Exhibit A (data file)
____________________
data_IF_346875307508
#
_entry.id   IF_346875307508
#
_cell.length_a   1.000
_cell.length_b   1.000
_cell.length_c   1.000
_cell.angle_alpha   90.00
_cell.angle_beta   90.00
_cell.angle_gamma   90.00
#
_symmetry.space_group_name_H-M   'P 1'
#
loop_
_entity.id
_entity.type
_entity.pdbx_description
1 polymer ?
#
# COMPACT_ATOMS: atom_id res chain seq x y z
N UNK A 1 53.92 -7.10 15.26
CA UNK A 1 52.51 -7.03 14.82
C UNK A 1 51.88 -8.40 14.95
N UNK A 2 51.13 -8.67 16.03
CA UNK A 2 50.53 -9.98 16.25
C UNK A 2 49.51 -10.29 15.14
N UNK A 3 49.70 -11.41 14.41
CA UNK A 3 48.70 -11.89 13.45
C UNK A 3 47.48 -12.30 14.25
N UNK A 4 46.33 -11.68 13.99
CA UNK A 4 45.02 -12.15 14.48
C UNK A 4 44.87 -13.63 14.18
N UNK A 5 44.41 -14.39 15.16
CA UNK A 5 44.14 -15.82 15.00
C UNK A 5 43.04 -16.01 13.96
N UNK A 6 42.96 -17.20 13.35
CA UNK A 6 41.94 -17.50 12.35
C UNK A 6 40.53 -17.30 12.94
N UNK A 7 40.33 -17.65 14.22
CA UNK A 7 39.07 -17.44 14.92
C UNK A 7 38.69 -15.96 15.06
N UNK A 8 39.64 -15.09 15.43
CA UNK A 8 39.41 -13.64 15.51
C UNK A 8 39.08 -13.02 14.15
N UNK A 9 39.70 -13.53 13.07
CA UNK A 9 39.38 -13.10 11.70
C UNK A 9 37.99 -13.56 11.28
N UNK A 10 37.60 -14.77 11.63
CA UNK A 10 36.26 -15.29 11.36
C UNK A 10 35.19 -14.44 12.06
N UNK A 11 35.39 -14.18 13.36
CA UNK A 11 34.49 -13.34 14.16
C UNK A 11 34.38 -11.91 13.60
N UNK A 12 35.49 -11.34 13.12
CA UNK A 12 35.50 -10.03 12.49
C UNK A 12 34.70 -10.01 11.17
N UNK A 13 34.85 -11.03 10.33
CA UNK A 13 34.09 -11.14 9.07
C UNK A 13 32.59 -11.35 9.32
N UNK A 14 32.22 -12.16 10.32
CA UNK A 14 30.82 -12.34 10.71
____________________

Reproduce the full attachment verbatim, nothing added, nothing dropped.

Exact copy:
data_IF_346875307508
#
_entry.id   IF_346875307508
#
_cell.length_a   1.000
_cell.length_b   1.000
_cell.length_c   1.000
_cell.angle_alpha   90.00
_cell.angle_beta   90.00
_cell.angle_gamma   90.00
#
_symmetry.space_group_name_H-M   'P 1'
#
loop_
_entity.id
_entity.type
_entity.pdbx_description
1 polymer ?
#
# COMPACT_ATOMS: atom_id res chain seq x y z
N UNK A 1 53.92 -7.10 15.26
CA UNK A 1 52.51 -7.03 14.82
C UNK A 1 51.88 -8.40 14.95
N UNK A 2 51.13 -8.67 16.03
CA UNK A 2 50.53 -9.98 16.25
C UNK A 2 49.51 -10.29 15.14
N UNK A 3 49.70 -11.41 14.41
CA UNK A 3 48.70 -11.89 13.45
C UNK A 3 47.48 -12.30 14.25
N UNK A 4 46.33 -11.68 13.99
CA UNK A 4 45.02 -12.15 14.48
C UNK A 4 44.87 -13.63 14.18
N UNK A 5 44.41 -14.39 15.16
CA UNK A 5 44.14 -15.82 15.00
C UNK A 5 43.04 -16.01 13.96
N UNK A 6 42.96 -17.20 13.35
CA UNK A 6 41.94 -17.50 12.35
C UNK A 6 40.53 -17.30 12.94
N UNK A 7 40.33 -17.65 14.22
CA UNK A 7 39.07 -17.44 14.92
C UNK A 7 38.69 -15.96 15.06
N UNK A 8 39.64 -15.09 15.43
CA UNK A 8 39.41 -13.64 15.51
C UNK A 8 39.08 -13.02 14.15
N UNK A 9 39.70 -13.53 13.07
CA UNK A 9 39.38 -13.10 11.70
C UNK A 9 37.99 -13.56 11.28
N UNK A 10 37.60 -14.77 11.63
CA UNK A 10 36.26 -15.29 11.36
C UNK A 10 35.19 -14.44 12.06
N UNK A 11 35.39 -14.18 13.36
CA UNK A 11 34.49 -13.34 14.16
C UNK A 11 34.38 -11.91 13.60
N UNK A 12 35.49 -11.34 13.12
CA UNK A 12 35.50 -10.03 12.49
C UNK A 12 34.70 -10.01 11.17
N UNK A 13 34.85 -11.03 10.33
CA UNK A 13 34.09 -11.14 9.07
C UNK A 13 32.59 -11.35 9.32
N UNK A 14 32.22 -12.16 10.32
CA UNK A 14 30.82 -12.34 10.71